Commentary on the latest MoJ civil justice stats:
Some comment from ACSO, after the latest MoJ Portal stats have been published by the Government.
Commenting on the latest statistics from the MoJ on Civil Justice in England and Wales, Matthew Maxwell Scott, executive director of ACSO, said: “Our civil justice system is used by the vast majority of citizens when they need to access the law, yet it has become a cinderella service after years of government cuts and ministers taking their eye off the ball. The latest data once again underline how badly justice has declined, a point noted in the latest World Justice Project report which found that the UK has slipped from 13th to 20th in the ranking of countries with the most accessible and affordable civil justice system.”
IE Note; Like many public sector departments, the MoJ never really seems to have got back to work at full speed after Covid. Backlogs have been difficult to clear in the NHS, DVLA, Passport Office and more, plus the strikes and pay disputes have also meant the public sector is slower to respond than ever. Like the roads, water supply or energy sector, there is little long term infrastructure planning going on. Technology alone cannot solve every complex civil claim, for asset damage or injury, people need professional advice and cannot navigate an arcane, sometimes deliberately obtuse, legal system on their own.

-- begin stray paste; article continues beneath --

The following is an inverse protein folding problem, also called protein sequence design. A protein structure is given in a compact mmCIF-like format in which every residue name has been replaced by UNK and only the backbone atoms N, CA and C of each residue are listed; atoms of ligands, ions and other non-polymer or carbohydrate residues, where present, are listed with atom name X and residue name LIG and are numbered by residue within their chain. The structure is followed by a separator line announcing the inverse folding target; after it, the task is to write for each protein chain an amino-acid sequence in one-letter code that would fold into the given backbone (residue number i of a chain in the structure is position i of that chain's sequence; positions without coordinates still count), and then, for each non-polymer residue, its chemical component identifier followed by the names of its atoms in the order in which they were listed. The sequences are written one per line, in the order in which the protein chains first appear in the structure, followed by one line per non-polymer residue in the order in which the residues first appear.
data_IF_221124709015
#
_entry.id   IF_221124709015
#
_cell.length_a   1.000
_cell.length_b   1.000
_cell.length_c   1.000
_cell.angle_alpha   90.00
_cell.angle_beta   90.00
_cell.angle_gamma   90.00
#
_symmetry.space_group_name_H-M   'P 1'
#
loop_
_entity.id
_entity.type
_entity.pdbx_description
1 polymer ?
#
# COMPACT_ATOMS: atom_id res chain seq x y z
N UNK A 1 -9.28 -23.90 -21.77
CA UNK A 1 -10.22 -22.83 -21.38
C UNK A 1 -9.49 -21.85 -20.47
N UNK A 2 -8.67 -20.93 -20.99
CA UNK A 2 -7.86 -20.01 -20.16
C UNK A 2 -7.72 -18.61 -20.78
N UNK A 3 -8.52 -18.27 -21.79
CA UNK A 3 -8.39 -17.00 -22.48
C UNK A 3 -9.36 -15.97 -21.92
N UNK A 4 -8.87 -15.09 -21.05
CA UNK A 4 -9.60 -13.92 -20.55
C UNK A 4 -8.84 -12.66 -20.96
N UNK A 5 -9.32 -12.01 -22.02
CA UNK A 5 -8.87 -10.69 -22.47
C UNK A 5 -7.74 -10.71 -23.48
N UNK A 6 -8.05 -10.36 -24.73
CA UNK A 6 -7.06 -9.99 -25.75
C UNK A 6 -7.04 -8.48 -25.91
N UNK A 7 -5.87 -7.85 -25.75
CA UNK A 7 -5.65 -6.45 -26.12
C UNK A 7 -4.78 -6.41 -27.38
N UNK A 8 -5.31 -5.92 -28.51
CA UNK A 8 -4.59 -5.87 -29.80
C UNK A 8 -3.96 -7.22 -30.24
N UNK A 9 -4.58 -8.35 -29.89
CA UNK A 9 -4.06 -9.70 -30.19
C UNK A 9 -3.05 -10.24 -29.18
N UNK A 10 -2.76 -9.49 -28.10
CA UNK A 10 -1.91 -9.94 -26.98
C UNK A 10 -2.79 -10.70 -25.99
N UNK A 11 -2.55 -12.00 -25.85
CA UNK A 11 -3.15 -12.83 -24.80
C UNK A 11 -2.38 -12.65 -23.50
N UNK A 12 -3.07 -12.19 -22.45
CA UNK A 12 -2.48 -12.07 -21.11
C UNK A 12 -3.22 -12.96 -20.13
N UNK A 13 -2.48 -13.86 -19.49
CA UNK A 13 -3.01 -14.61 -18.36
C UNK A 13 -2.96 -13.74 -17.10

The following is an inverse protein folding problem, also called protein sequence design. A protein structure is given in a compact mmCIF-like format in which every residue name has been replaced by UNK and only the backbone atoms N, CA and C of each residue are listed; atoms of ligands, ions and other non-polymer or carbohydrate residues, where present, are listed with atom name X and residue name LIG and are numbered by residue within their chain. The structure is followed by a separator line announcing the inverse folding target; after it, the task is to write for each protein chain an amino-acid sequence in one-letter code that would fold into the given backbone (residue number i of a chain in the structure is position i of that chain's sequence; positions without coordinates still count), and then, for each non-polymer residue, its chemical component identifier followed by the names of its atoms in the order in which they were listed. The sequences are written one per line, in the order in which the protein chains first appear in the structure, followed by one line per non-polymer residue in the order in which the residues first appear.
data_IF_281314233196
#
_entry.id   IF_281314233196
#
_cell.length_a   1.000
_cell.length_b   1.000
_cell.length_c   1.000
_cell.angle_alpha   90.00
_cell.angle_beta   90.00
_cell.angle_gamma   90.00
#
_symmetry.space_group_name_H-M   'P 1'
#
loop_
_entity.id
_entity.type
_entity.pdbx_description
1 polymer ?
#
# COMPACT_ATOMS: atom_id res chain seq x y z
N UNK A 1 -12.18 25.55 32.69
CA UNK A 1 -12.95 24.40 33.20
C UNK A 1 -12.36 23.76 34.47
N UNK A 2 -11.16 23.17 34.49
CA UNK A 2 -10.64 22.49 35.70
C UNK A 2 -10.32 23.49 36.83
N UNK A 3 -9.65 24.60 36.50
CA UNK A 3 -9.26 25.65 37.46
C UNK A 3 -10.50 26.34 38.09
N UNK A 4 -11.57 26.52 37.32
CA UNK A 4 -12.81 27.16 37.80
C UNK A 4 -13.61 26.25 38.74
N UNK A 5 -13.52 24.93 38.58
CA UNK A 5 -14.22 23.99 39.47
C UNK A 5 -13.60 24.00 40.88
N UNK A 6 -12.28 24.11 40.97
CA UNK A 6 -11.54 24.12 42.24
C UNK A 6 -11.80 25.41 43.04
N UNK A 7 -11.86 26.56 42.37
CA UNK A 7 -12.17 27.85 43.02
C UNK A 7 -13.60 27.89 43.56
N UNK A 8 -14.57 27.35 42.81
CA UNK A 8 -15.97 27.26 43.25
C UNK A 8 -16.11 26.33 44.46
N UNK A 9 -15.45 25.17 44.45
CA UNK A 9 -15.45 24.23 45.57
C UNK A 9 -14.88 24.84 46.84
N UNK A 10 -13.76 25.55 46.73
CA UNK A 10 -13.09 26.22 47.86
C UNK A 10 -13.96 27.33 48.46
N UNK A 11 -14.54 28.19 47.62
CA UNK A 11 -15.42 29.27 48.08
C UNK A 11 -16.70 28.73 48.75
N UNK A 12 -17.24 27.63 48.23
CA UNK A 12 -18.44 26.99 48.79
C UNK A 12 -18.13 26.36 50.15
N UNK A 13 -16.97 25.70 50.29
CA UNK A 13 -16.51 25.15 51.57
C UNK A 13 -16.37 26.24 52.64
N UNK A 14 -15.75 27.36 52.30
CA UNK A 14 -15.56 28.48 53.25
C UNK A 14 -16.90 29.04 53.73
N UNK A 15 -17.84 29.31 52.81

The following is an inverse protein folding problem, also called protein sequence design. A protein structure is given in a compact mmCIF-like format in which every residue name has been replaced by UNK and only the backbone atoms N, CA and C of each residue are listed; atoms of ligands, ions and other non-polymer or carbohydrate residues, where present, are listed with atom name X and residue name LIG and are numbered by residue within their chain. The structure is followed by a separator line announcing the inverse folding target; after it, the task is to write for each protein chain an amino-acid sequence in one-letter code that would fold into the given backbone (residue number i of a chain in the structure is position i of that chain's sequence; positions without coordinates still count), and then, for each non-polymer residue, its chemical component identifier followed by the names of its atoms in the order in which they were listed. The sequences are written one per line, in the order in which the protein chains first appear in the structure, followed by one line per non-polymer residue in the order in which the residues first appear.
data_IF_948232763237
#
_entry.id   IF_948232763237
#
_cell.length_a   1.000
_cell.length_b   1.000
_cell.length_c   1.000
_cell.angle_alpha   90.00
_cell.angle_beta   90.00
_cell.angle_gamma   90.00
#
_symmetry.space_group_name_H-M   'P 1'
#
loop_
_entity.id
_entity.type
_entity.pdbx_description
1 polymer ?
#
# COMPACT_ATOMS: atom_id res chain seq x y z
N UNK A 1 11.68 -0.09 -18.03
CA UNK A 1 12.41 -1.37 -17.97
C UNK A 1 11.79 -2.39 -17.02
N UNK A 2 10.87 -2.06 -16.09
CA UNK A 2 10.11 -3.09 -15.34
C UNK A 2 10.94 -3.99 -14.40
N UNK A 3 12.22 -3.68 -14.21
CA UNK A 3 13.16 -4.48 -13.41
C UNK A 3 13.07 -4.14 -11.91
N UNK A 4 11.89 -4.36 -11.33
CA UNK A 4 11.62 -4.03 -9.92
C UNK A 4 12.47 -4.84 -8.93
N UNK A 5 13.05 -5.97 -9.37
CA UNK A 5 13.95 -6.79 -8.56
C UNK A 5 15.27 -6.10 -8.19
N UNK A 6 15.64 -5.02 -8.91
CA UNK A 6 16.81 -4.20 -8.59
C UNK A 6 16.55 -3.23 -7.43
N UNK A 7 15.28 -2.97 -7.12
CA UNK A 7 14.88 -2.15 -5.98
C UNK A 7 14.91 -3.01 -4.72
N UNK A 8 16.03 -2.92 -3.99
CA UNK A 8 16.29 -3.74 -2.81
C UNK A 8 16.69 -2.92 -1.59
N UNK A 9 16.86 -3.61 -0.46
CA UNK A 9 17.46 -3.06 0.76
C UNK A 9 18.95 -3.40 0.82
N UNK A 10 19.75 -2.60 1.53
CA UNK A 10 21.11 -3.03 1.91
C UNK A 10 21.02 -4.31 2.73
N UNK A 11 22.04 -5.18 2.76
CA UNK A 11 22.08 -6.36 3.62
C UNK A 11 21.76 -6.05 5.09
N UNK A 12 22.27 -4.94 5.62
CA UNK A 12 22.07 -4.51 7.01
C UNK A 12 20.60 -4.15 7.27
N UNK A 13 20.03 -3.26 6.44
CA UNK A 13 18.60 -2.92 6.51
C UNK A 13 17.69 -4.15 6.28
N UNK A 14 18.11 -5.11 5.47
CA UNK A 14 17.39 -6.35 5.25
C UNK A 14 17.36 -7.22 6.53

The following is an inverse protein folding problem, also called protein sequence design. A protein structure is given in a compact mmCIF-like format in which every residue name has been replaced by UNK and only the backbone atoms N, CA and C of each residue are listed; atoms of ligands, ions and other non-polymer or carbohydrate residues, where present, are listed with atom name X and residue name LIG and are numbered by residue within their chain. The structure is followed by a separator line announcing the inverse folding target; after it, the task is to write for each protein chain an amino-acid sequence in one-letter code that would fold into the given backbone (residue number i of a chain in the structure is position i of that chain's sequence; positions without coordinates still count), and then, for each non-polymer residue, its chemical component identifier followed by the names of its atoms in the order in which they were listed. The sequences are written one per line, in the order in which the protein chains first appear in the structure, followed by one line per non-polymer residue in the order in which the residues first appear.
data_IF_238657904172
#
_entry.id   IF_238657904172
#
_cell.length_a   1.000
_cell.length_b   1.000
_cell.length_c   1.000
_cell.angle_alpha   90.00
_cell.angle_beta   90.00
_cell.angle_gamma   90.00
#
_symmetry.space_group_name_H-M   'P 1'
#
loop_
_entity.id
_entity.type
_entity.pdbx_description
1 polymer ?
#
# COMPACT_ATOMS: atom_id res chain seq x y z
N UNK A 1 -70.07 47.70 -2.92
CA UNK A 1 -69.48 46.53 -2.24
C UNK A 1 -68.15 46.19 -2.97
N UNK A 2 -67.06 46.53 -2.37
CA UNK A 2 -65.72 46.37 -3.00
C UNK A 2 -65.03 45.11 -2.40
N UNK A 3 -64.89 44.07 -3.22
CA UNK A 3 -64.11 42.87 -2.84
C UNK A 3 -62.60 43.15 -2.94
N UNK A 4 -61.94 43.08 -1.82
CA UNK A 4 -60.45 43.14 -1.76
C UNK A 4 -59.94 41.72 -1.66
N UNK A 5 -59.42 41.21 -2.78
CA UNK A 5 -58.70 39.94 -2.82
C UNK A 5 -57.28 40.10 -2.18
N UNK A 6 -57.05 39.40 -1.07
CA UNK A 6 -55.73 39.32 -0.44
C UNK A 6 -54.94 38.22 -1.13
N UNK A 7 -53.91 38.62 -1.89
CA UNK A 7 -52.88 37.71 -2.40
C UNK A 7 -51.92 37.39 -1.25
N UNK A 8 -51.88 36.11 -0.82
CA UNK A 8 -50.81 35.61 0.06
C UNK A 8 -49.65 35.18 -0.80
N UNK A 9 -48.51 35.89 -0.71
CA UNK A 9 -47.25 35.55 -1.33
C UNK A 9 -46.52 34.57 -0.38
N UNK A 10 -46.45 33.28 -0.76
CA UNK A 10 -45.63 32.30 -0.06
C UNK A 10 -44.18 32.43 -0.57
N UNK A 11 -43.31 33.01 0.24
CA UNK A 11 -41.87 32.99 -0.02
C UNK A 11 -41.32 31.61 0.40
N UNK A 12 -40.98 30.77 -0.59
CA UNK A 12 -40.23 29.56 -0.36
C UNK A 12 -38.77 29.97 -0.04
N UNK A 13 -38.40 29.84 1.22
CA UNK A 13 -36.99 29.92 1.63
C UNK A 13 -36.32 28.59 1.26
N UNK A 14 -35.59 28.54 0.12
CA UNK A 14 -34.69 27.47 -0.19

Turning to the data, Maxwell Scott highlighted that small claims are still taking around a year to reach court (51.9 weeks) and multi/fast track claims 79.9 weeks, an increase of 16 weeks on the same period last year for multi/fast track. Small claims delays are barely changed.
Maxwell Scott added: “Our own research conducted with Express Solicitors found that on average, it takes 353 days, almost a year, to wait for the court to hear a case, and the performance of some individual courts is shocking.Our data found that court delays in Dartford are running at 829 days, with the best performer being Blackpool with delays of 79 days. The South east is the worst performing region with an average wait of 462 days, while the North east is the best with an average wait of 251 days.
Concluding, he said: “The MoJ’s own statistics underline that there is a very long road ahead to rescue our civil justice system. What is so disappointing is that there is no clear strategy to resolve these issues, let alone published targets to bring delays down to an acceptable level. Where is the plan? We urge the MoJ to put more resources into reducing the backlog, including setting concrete targets to ensure there is accountability as well as clarity. Ministers have gone missing in recent years; we hope the new Justice Secretary makes this a top priority.”
The Q1 data for 2023 tells us that the average time in weeks from issue to trial for small claims and separately fast track/ multi track claims has increased again to 51.9 and 79.9 respectively. These two figures are the worst on record for the datasets we have since 2009.
The comparable average time in weeks from issue to trial for small claims and separately fast track/ multi track claims for 2019 (pre Covid) were 37.2 and 59.4 weeks respectively. This equates to a 40% longer claim duration for small track matters and 35& for fast track/multi track or an extra 14 weeks and 20 weeks respectively.
This is despite the total annual number of claims being submitted reducing from 2,029,258 in 2019 to 1,537,759 in 2022, which is a reduction of cc 500,000 or 24%.